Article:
In the twenty-five years that we have been running Milestone Films, we have never before reviewed or commented publicly on anyone else’s film—except to recommend it. But we have now encountered a new feature film that purports to “satirize” a film and a filmmaker we represent and have spent years researching. While we are absolute believers in freedom of speech and artistic expression and do not dispute that the producers, writers and stars of Jason and Shirley have every right to make their “re-vision” of the making of Shirley Clarke’s great documentary "Portrait of Jason," we feel we must go on the record about the film’s inaccurate and simplistic portrayals of a brilliant filmmaker and her charismatic subject.
Director Stephen Winter (and co-writers Sarah Schulman and Jack Waters) have created a fictitious drama that imagines what might have happened on December 3, 1966 when Shirley Clarke spent twelve hours with Jason Holliday, Carl Lee, Jeri Sopanen, Jim Hubbard and Bob Fiore shooting "Portrait of Jason." The filmmakers claim the right to re-imagine the events that took place in that Hotel Chelsea apartment, but they fail to understand something that Shirley Clarke knew and conveyed in all her films: the need for integrity.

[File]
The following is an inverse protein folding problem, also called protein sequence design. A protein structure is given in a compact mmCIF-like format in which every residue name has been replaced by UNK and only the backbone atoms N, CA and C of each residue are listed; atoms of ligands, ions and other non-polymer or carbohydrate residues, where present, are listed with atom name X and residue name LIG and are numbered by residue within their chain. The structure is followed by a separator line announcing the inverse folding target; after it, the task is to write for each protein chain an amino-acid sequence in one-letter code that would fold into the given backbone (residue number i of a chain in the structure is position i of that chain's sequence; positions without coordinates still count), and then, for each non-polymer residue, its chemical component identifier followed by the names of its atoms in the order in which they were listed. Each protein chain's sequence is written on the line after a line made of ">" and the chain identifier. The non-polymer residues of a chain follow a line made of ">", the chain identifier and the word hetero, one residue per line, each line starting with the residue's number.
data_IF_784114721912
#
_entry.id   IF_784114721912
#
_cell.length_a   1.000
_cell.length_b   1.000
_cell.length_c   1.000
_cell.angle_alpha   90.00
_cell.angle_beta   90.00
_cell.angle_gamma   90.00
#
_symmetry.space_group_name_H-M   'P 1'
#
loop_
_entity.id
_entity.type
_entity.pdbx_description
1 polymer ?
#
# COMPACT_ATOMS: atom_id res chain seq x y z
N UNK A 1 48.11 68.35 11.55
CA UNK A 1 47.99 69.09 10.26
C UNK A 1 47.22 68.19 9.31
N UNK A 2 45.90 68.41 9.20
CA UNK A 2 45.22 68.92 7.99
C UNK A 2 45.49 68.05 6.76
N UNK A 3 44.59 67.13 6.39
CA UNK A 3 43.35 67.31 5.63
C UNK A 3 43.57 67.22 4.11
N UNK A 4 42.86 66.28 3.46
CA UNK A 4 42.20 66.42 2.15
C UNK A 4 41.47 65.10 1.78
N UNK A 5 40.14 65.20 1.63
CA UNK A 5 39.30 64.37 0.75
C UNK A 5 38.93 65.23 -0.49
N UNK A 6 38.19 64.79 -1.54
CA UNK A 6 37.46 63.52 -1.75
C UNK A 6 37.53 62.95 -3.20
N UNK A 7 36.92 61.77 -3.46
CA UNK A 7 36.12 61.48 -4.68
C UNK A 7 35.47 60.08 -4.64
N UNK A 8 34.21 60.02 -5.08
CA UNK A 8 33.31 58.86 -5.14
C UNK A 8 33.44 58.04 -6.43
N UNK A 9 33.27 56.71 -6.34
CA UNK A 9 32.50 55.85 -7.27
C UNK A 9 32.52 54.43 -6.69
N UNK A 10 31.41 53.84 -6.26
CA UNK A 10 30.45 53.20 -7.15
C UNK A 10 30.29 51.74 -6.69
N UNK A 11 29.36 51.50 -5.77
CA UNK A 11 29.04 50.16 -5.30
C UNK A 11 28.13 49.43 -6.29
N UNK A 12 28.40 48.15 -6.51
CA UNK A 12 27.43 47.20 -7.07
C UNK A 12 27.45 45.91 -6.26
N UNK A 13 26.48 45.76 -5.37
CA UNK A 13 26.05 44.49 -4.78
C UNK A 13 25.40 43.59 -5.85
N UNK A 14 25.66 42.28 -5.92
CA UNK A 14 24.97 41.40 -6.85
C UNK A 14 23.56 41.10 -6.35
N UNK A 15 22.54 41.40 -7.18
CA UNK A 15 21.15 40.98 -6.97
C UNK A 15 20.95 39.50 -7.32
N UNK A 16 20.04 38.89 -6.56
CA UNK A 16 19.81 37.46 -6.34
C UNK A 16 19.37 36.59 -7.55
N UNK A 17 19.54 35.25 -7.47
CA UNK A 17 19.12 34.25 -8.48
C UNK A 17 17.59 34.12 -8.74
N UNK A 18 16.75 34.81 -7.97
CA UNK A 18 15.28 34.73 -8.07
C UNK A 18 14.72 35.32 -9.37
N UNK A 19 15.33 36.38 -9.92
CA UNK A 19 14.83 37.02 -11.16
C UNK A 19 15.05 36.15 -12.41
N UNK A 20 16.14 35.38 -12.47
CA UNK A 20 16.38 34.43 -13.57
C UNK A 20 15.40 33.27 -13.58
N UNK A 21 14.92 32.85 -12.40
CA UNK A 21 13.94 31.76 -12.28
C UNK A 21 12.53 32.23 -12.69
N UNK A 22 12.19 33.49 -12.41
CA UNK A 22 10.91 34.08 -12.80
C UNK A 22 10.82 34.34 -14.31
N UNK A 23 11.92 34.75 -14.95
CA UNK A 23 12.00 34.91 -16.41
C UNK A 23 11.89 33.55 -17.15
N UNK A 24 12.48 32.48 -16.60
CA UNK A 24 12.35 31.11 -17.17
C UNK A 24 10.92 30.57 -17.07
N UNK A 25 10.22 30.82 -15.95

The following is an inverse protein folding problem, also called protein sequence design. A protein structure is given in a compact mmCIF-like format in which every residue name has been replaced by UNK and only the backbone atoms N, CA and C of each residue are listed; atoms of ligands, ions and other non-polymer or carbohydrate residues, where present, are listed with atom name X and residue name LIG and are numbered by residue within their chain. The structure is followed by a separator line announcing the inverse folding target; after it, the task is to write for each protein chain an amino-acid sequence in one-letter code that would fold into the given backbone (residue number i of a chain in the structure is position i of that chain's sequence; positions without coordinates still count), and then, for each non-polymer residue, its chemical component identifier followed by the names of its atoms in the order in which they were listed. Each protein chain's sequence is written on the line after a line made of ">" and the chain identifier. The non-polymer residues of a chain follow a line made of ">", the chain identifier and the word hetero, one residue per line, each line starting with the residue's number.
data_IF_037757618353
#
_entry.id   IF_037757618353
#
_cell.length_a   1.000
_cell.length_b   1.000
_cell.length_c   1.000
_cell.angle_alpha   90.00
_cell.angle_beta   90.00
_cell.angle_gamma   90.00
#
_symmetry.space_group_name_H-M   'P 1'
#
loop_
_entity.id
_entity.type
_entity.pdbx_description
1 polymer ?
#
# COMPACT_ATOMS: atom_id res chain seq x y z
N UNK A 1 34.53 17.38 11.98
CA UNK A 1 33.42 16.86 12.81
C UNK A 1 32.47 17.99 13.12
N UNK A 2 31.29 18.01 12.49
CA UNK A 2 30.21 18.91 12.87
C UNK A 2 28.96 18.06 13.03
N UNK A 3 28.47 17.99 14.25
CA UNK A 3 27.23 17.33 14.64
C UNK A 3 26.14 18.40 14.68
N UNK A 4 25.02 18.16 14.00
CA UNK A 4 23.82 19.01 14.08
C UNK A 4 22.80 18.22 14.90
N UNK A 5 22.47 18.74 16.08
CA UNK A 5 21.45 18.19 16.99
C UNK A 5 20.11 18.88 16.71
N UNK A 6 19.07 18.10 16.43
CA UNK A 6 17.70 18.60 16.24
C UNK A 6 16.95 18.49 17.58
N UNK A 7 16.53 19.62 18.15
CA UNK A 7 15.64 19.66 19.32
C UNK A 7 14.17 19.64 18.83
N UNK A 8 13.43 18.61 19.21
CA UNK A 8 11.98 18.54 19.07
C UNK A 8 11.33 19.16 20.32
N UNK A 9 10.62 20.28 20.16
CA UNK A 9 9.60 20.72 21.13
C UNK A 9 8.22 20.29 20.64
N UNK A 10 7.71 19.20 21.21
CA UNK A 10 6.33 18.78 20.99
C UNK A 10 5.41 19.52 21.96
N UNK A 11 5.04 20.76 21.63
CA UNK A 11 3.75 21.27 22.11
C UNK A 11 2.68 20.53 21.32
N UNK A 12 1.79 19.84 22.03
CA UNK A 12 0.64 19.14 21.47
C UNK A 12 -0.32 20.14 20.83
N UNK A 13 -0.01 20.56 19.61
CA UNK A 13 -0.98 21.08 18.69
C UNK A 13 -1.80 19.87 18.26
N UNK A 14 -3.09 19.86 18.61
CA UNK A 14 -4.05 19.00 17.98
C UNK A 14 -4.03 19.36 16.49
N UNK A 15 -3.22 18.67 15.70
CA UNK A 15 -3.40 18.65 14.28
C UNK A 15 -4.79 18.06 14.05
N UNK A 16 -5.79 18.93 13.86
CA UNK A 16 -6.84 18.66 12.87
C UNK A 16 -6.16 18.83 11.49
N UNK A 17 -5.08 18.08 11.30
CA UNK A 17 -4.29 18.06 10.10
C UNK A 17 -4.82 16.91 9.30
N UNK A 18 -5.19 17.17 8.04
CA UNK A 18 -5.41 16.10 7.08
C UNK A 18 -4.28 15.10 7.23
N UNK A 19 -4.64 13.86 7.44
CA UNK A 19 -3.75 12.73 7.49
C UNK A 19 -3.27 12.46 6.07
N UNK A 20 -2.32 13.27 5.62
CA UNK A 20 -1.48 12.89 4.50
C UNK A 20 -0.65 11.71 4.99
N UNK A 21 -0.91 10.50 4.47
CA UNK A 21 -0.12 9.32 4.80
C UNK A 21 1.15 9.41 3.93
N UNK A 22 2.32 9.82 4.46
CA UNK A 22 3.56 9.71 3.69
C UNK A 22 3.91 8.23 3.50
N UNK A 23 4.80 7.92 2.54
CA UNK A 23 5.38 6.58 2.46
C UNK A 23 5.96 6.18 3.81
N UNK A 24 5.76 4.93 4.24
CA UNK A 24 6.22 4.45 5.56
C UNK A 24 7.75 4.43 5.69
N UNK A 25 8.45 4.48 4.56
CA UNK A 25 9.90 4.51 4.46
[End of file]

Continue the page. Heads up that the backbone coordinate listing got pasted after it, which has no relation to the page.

Clarke’s first feature, "The Connection," a fiction film based partly on real people, has enormous respect for all its characters, an understanding of humanity, and a love for cinema. Shirley knew that a genuine artist values inner truth, whether the film is a documentary or a dramatic feature. And of course, Shirley did not use real names. She knew that when you use real people’s names and identities, you need to seek and explore the truth in all its complexities. Ornette: Made in America, a film that she and Ornette Coleman were very proud to create, is an example of Clarke’s quest for meaning and authenticity.